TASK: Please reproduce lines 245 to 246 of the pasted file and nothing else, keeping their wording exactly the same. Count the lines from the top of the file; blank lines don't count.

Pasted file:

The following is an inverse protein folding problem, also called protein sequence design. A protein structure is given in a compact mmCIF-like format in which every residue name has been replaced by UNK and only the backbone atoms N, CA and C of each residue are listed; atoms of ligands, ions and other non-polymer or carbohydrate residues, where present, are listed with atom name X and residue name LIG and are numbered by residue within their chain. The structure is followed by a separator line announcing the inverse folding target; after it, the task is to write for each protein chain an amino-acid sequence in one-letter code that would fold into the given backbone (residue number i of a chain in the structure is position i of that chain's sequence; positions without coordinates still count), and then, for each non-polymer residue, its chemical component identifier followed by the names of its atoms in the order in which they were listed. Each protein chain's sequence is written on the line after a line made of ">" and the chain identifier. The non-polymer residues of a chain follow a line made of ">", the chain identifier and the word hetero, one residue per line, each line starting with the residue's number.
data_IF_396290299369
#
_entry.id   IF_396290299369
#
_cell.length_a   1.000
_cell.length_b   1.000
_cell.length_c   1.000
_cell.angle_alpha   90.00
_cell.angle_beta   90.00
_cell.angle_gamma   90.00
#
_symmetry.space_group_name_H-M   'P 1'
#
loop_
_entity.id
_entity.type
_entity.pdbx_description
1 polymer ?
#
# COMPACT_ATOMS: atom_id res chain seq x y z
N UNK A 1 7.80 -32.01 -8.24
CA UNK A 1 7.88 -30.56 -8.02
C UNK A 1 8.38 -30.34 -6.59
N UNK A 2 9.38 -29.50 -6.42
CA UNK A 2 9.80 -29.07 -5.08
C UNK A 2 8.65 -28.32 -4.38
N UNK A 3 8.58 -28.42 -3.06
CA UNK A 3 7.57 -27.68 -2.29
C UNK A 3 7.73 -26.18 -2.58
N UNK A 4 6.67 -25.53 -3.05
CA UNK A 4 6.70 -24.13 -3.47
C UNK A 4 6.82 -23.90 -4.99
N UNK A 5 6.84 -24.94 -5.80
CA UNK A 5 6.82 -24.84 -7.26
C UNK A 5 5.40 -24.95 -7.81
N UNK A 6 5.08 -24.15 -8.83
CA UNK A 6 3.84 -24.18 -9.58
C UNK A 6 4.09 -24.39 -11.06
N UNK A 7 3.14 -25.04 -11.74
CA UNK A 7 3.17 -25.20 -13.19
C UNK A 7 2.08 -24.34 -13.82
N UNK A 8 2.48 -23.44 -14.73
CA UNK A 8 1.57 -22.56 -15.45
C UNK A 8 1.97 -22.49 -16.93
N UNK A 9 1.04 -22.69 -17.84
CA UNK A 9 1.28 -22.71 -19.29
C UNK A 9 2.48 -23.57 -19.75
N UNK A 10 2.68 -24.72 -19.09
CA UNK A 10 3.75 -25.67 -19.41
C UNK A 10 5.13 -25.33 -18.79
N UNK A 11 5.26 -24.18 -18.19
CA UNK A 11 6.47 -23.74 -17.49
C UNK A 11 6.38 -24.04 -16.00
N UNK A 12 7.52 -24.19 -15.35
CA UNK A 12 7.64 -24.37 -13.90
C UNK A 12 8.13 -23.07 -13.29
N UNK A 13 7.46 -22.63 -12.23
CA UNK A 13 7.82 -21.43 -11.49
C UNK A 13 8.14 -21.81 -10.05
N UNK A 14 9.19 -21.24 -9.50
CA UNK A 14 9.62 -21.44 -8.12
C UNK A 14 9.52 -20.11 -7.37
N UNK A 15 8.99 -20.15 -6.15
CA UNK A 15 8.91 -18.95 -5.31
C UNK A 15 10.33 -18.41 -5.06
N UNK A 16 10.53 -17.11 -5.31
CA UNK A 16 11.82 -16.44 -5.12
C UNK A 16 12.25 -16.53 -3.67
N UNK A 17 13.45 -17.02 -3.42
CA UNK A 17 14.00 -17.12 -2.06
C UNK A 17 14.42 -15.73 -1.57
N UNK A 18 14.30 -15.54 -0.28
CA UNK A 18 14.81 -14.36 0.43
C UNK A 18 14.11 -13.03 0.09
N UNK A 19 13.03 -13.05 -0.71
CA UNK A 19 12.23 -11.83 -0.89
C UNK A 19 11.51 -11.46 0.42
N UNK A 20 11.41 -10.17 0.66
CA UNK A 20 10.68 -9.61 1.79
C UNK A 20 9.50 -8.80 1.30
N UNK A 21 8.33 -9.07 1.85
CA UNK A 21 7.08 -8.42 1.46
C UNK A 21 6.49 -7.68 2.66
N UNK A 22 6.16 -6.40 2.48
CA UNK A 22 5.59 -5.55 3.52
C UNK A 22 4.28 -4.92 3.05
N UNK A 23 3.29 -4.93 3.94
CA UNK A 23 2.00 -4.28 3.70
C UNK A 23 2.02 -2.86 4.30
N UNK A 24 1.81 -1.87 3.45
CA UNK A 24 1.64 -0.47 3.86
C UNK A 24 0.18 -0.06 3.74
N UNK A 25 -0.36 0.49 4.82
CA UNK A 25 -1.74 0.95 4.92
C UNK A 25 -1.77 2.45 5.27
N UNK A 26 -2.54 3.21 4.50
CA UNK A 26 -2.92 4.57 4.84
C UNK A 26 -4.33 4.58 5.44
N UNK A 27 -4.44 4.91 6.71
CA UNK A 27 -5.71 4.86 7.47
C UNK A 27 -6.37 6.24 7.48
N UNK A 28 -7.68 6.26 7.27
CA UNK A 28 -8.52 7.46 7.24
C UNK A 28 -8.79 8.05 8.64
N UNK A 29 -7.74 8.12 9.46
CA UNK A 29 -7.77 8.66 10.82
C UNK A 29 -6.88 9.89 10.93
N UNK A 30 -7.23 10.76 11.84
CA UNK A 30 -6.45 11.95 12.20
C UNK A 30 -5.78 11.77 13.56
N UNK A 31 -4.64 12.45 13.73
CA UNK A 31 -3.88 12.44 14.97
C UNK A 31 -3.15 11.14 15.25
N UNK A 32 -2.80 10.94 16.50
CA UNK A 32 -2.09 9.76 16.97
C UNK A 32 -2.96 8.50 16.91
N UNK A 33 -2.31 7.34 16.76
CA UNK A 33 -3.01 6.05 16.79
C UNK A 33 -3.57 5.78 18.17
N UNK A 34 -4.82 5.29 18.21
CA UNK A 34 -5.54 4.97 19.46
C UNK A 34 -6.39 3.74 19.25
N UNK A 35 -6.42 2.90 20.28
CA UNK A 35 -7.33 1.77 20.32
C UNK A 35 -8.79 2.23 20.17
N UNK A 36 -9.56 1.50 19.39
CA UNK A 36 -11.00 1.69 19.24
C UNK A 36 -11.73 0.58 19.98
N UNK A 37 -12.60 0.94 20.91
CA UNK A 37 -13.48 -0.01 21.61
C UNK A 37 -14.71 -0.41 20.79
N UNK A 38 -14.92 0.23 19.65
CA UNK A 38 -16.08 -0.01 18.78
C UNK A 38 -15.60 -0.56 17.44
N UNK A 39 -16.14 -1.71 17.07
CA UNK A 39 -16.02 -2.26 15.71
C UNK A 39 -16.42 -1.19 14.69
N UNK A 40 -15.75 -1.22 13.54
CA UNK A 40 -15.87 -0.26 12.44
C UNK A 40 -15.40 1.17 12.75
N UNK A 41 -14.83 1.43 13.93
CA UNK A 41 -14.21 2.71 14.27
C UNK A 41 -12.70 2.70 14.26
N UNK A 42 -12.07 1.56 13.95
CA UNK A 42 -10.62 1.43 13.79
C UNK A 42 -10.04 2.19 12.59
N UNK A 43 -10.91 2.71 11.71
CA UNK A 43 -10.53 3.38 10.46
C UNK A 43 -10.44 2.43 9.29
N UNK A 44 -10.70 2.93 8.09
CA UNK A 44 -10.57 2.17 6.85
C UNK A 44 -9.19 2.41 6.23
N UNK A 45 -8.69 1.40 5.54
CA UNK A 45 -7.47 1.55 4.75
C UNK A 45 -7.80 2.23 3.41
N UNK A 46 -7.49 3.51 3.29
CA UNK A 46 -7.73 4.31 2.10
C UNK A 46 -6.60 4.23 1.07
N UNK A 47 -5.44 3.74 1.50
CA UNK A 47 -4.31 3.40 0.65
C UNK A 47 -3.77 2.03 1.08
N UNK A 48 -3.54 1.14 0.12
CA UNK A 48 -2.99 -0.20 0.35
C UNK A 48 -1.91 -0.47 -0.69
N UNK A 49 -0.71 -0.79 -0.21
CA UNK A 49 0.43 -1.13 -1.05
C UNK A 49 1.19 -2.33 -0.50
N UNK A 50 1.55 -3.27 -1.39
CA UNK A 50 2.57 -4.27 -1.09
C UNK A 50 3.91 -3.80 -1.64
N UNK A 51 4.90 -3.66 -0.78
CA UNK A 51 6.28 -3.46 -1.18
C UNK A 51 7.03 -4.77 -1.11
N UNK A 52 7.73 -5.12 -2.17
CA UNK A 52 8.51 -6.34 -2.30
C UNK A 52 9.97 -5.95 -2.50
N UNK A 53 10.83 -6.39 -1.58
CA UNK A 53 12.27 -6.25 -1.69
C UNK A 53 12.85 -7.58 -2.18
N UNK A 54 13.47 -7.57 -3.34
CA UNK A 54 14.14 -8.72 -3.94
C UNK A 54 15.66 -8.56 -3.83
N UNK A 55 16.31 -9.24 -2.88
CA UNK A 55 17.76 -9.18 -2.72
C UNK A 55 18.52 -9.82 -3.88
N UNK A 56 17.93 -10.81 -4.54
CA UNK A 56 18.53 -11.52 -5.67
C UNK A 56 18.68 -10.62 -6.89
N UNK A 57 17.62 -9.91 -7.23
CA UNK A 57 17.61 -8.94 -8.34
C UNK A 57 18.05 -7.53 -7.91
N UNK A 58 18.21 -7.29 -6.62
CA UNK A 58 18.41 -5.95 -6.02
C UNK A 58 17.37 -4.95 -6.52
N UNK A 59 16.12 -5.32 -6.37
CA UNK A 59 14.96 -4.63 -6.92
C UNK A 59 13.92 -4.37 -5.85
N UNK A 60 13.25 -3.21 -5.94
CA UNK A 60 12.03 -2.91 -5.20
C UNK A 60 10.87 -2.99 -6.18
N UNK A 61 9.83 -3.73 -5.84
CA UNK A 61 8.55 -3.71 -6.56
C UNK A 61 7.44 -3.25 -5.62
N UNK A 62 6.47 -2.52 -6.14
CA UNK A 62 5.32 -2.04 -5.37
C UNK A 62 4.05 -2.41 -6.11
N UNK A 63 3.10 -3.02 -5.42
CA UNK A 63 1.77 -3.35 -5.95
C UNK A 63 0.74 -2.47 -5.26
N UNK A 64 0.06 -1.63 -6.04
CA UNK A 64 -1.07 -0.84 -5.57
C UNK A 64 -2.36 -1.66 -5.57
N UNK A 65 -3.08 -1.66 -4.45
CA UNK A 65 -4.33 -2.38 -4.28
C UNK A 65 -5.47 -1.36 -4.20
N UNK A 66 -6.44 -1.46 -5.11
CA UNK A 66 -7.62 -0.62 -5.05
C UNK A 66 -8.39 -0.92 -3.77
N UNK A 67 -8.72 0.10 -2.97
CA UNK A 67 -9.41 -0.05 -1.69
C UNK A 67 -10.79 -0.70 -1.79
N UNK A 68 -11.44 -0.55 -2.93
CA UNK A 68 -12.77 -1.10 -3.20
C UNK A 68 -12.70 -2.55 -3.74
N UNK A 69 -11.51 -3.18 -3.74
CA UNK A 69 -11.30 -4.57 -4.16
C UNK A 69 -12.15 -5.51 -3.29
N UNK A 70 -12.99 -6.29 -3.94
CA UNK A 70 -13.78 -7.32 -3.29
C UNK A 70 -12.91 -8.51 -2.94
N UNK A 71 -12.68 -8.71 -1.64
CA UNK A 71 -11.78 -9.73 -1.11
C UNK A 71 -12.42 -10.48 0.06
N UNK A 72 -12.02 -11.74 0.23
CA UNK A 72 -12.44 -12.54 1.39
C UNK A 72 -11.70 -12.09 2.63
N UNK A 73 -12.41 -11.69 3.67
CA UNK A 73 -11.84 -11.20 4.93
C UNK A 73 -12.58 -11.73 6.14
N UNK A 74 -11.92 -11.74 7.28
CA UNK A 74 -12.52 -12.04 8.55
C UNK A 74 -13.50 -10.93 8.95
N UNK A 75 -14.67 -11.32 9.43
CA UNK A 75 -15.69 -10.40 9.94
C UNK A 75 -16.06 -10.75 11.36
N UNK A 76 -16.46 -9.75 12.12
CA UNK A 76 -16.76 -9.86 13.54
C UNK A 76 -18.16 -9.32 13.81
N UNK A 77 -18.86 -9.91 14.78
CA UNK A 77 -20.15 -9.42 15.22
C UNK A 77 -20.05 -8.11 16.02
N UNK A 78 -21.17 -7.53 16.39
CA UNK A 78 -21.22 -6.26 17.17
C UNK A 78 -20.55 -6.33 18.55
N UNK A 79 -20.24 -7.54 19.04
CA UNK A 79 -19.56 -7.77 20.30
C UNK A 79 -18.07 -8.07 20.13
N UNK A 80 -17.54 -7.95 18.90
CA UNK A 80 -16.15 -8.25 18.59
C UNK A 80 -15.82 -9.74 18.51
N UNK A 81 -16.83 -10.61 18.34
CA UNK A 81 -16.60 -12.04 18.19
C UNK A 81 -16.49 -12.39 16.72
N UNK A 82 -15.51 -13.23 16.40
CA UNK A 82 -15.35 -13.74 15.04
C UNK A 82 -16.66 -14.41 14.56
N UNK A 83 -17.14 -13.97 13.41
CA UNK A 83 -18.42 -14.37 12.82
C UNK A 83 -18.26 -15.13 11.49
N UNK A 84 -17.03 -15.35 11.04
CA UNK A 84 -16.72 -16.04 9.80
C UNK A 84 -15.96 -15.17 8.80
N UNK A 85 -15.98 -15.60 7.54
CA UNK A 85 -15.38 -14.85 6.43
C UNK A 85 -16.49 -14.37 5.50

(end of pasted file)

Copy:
CA UNK A 75 -15.69 -10.40 9.94
C UNK A 75 -16.06 -10.75 11.36